A sensational crime on January 11, 1918, shattered the regular order at Camp Funston. I’ll let Grandpa start the story.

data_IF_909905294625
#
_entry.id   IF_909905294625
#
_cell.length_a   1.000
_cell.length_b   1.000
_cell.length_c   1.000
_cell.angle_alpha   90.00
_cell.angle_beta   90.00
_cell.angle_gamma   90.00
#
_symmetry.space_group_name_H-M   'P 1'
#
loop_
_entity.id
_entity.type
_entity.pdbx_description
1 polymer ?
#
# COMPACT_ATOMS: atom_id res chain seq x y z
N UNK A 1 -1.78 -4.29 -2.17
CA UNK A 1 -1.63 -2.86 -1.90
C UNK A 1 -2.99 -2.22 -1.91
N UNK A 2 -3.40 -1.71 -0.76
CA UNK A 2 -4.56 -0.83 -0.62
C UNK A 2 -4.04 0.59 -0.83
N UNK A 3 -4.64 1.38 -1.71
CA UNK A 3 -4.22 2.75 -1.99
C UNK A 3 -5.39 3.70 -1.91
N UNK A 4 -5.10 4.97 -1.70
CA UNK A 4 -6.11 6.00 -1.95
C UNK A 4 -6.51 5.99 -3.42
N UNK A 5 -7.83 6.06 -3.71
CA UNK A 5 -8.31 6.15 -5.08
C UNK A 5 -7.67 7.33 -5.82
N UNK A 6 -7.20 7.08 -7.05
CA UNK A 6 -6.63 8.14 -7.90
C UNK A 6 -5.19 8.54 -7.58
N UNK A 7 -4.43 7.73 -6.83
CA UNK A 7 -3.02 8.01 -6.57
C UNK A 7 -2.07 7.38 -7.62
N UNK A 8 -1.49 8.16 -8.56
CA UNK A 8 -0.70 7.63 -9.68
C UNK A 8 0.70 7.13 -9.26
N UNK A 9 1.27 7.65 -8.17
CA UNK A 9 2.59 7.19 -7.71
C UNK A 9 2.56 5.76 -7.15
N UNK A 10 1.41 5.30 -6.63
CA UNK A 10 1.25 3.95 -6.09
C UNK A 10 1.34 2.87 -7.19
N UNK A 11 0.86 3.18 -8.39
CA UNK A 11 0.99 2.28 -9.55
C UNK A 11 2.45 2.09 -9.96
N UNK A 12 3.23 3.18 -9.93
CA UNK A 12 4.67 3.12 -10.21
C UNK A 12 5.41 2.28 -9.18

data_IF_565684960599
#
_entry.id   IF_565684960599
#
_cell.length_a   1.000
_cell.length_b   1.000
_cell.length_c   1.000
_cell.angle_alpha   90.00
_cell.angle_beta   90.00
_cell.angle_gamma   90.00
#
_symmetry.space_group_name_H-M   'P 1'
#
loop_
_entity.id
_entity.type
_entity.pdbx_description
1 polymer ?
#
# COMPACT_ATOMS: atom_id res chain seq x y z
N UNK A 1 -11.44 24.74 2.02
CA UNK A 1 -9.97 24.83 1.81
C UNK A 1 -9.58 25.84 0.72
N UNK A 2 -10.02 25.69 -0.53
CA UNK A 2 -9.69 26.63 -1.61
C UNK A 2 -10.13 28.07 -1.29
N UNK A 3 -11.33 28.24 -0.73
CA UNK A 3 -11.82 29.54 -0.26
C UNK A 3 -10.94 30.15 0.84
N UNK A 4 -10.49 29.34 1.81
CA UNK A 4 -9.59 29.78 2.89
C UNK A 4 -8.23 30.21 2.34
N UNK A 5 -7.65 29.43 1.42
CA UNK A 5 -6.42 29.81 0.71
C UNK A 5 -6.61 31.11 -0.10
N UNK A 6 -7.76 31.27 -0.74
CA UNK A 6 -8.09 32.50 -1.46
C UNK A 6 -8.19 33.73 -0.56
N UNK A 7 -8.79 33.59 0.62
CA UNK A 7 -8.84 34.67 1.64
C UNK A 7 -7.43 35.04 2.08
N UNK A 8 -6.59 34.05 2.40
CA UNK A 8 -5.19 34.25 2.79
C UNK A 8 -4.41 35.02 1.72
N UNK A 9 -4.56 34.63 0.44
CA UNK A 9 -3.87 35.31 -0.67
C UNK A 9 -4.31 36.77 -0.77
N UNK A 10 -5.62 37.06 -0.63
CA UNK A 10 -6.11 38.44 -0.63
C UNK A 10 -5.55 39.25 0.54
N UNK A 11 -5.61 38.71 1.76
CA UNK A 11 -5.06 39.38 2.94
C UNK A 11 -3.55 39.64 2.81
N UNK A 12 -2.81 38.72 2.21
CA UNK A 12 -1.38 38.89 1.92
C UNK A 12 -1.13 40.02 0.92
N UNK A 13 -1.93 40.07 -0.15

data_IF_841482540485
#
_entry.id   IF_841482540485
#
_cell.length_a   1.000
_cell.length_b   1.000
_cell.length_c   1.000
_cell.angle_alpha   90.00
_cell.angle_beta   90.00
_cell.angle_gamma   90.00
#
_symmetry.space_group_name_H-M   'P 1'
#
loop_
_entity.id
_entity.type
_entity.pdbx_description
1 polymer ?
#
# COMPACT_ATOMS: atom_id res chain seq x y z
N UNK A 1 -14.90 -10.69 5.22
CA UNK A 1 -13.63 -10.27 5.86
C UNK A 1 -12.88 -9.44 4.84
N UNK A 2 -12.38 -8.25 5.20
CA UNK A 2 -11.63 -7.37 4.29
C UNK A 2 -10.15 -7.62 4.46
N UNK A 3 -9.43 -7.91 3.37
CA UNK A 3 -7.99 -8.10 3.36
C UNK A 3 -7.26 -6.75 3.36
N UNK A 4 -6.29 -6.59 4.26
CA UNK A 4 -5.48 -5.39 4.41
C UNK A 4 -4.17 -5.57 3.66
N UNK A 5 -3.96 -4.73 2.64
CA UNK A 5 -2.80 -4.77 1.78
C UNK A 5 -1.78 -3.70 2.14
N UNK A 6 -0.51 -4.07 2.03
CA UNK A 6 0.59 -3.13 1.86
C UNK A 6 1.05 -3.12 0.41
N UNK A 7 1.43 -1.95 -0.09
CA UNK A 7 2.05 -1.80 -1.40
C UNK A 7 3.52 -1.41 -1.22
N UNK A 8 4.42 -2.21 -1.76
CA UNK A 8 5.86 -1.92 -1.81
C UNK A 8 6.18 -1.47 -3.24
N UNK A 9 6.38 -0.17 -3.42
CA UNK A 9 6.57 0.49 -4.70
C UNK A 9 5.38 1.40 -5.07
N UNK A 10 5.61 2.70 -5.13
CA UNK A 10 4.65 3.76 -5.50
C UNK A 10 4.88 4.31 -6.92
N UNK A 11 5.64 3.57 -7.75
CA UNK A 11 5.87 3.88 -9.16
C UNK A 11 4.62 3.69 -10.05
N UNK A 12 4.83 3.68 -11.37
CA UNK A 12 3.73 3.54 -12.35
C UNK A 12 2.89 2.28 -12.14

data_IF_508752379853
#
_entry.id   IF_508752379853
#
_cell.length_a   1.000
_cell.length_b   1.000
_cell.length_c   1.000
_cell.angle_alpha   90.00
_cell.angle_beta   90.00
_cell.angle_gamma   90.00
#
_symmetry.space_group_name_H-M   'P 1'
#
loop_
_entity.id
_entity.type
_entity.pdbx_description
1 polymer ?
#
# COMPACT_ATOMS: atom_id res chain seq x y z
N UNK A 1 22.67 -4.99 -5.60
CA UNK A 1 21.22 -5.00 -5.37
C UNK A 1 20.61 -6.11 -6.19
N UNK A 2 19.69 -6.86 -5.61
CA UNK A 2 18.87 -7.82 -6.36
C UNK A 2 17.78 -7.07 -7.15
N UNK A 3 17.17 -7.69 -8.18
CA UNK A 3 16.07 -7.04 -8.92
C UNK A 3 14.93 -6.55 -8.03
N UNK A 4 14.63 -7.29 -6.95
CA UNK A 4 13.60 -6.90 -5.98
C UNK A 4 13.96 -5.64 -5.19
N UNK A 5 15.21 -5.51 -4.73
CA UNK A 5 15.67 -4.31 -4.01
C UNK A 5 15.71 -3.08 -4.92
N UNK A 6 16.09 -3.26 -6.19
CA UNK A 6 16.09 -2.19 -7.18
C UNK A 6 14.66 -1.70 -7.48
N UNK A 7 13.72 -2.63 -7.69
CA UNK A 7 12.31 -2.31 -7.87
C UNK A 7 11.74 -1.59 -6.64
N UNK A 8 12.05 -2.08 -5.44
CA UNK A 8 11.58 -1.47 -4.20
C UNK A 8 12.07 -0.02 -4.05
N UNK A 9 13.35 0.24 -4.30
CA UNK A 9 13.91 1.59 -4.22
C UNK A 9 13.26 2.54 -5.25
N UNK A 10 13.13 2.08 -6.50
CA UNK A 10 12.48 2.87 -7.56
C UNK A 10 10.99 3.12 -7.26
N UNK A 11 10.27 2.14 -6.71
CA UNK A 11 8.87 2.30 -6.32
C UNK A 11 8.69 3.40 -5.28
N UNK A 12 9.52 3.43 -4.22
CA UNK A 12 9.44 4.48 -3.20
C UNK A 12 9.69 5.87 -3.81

The crime was reported in newspapers across the country. Most included these details. Captain Lewis R. Whisler, hoping to find a shipment of nearly half a million dollars, entered the bank that evening in January. He found five men inside, whom he initially tied up. After discovering the shipment had been delayed, he took what was there–around $65,000–and then attacked the men with an ax, killing four and injuring the fifth. Apparently, and many details remain sketchy, Whisler quietly resumed his regular duties. Soon after the crime, he overheard people saying the injured man had spoken with police and described the bank robber as someone “dressed as a captain.” When Whisler heard that, he took his own life, using his regulation army service rifle. He had pinned a suicide note to an unnamed woman, “I have been thinking of committing suicide for a long time,” the newspapers reported, “but have never had a good reason. Yesterday I went out and made myself a reason.” Whisler had divorced the year before the crime, leaving behind the ex-wife and a 14-year-old son.